Many different answers are given to the question “What is intrinsically good?” Hedonists say it is pleasure; Pragmatists, satisfaction, growth, or adjustment; Kantians, a good will; Humanists, harmonious self-realization; Christians, the love of God. Pluralists, such as G.E. Moore, W.D. Ross, Max Scheler, and Ralph Barton Perry, argue that there are any number of intrinsically good things. Moore, a founding father of Analytic philosophy, developed a theory of organic wholes, holding that the value of an aggregate of things depends upon how they are combined.

Because “fact” symbolizes objectivity and “value” suggests subjectivity, the relationship of value to fact is of fundamental importance in developing any theory of the objectivity of value and of value judgments. Whereas such descriptive sciences as sociology, psychology, anthropology, and comparative religion all attempt to give a factual description of what is actually valued, as well as causal explanations of similarities and differences between the valuations, it remains the philosopher’s task to ask about their objective validity. The philosopher asks whether something is of value because it is desired, as subjectivists such as Perry hold, or whether it is desired because it has value, as objectivists such as Moore and Nicolai Hartmann claim. In both approaches, value judgments are assumed to have a cognitive status, and the approaches differ only on whether a value exists as a property of something independently of human interest in it or desire for it. Noncognitivists, on the other hand, deny the cognitive status of value judgments, holding that their main function is either emotive, as the positivist A.J. Ayer maintains, or prescriptive, as the analyst R.M. Hare holds. Existentialists, such as Jean-Paul Sartre, emphasizing freedom, decision, and choice of one’s values, also appear to reject any logical or ontological connection between value and fact.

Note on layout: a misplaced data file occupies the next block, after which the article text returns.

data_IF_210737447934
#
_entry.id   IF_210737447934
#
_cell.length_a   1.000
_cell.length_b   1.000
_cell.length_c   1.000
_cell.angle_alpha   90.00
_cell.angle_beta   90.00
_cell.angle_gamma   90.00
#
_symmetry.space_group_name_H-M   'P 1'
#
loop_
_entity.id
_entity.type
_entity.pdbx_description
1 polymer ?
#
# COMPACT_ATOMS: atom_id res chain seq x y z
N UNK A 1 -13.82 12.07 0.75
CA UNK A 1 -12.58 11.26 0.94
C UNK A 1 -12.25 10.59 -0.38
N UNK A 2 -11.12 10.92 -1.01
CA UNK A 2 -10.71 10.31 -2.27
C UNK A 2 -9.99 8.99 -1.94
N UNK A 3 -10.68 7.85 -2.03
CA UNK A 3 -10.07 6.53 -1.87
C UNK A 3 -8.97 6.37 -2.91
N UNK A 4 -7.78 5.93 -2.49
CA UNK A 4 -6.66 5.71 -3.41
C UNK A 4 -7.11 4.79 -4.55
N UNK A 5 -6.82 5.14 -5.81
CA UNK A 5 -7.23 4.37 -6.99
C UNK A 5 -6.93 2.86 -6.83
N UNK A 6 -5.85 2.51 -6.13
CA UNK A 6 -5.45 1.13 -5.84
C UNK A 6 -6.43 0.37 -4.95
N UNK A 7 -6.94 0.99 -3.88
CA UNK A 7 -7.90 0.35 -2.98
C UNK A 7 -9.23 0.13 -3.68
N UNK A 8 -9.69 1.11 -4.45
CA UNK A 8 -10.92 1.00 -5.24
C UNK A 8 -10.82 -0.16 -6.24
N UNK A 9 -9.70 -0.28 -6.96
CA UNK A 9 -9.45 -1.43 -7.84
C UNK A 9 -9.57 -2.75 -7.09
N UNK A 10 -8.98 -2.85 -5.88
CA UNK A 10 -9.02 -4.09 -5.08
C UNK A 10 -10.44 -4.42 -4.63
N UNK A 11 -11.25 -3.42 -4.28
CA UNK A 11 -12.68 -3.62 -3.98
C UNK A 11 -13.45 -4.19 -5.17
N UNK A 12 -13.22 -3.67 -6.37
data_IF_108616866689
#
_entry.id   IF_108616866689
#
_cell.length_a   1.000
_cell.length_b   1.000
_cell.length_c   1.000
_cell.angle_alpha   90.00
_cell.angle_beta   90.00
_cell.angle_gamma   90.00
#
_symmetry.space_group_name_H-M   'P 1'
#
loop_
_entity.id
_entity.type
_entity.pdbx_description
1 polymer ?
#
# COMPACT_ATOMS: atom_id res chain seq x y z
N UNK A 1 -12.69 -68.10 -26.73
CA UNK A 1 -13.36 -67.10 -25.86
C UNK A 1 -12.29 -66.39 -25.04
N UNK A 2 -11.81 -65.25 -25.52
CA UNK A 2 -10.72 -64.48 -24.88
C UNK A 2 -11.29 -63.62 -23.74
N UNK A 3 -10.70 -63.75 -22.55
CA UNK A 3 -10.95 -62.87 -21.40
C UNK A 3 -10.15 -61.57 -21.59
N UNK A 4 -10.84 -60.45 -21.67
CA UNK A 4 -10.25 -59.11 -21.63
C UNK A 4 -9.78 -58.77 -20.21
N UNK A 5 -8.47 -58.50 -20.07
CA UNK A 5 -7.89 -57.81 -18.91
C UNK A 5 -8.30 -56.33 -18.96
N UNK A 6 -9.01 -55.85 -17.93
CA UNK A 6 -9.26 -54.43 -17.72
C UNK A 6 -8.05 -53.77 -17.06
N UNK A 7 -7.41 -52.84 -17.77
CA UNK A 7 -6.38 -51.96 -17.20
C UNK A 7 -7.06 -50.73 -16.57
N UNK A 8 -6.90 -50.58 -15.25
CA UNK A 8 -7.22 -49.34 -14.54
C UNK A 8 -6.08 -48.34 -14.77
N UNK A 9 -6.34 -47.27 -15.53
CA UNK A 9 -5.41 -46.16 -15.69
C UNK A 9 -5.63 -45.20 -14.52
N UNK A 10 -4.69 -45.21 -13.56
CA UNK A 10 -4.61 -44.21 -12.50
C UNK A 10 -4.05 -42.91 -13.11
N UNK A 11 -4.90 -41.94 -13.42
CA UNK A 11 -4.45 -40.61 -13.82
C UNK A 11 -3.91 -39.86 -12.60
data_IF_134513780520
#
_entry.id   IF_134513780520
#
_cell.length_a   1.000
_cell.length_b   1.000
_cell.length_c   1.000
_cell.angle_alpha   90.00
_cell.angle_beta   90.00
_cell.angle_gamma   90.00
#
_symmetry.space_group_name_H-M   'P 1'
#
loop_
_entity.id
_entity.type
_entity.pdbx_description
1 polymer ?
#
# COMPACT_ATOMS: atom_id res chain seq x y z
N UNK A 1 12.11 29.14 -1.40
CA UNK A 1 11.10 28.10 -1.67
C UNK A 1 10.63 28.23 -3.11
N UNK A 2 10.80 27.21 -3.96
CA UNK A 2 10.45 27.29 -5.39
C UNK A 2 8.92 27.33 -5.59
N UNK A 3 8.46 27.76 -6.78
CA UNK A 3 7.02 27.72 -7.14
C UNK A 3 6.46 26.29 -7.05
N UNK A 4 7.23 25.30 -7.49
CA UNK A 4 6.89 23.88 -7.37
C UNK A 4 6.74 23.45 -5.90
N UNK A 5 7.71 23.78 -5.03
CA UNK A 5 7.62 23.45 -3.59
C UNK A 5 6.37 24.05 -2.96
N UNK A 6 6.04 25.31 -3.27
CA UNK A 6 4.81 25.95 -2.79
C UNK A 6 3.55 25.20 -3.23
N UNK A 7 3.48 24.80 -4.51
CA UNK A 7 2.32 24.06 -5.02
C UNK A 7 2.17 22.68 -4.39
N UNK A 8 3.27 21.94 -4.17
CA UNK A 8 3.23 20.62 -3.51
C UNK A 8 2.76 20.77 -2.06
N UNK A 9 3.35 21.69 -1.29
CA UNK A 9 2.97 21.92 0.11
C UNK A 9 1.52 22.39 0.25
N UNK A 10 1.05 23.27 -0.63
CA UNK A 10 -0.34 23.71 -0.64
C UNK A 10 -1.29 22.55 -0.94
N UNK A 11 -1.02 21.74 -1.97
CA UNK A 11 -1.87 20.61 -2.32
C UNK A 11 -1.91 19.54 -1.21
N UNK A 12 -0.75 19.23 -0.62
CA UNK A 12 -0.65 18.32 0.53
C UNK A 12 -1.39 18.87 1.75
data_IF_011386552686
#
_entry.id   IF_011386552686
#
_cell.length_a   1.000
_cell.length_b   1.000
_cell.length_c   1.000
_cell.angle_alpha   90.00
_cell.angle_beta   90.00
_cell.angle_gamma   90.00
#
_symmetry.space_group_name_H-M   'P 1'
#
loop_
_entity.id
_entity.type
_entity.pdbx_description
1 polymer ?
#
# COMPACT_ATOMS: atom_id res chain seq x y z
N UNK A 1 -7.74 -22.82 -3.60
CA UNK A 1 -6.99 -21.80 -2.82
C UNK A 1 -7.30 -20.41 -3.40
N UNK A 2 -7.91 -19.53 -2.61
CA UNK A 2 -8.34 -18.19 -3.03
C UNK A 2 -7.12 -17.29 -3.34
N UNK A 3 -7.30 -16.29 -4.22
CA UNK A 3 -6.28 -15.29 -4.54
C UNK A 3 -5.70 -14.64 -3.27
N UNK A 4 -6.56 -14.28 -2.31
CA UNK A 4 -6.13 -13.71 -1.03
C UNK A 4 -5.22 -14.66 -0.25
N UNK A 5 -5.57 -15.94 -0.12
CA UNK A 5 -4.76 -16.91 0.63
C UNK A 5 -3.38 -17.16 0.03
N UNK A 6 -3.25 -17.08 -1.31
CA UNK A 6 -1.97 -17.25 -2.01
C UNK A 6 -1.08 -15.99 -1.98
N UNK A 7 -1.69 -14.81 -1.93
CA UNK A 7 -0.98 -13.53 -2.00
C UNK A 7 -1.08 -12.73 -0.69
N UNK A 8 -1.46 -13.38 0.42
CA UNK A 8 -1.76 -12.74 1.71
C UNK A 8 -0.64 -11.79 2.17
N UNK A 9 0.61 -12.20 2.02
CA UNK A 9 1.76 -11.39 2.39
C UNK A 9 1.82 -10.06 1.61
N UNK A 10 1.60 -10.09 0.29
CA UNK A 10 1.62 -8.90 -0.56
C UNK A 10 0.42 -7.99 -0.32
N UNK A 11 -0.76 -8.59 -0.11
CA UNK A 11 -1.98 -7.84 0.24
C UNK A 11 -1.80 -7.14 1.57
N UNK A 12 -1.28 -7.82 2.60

Value re: The unified Universe

Langer Epistemology Errors (LEEs) throw something of a monkey-wrench into the above contemplation and machinations of historical investigators. The only truly objective perspective is that of the actual real unified Universe. For that, and other reasons, Elegant Reasonism seeks truth as a function of the unified Universe’s precipice. Not until we recognize, with full cognizance, the philosophical implications and ramifications associated with contextual Empiricism will we appreciate Elegant Reasonism epistemologically. Strategically at issue are distinctions between epistemologies and their respective sources of truth in context of modern information sciences can we discern too distinctions between logical systems and real systems. Presumably real systems have greater long term value than do logical systems, but perhaps then too such distinctions lay between individual effort, justice, and legend. We argue that value lay in truth and there is no greater truth than the unified Universe.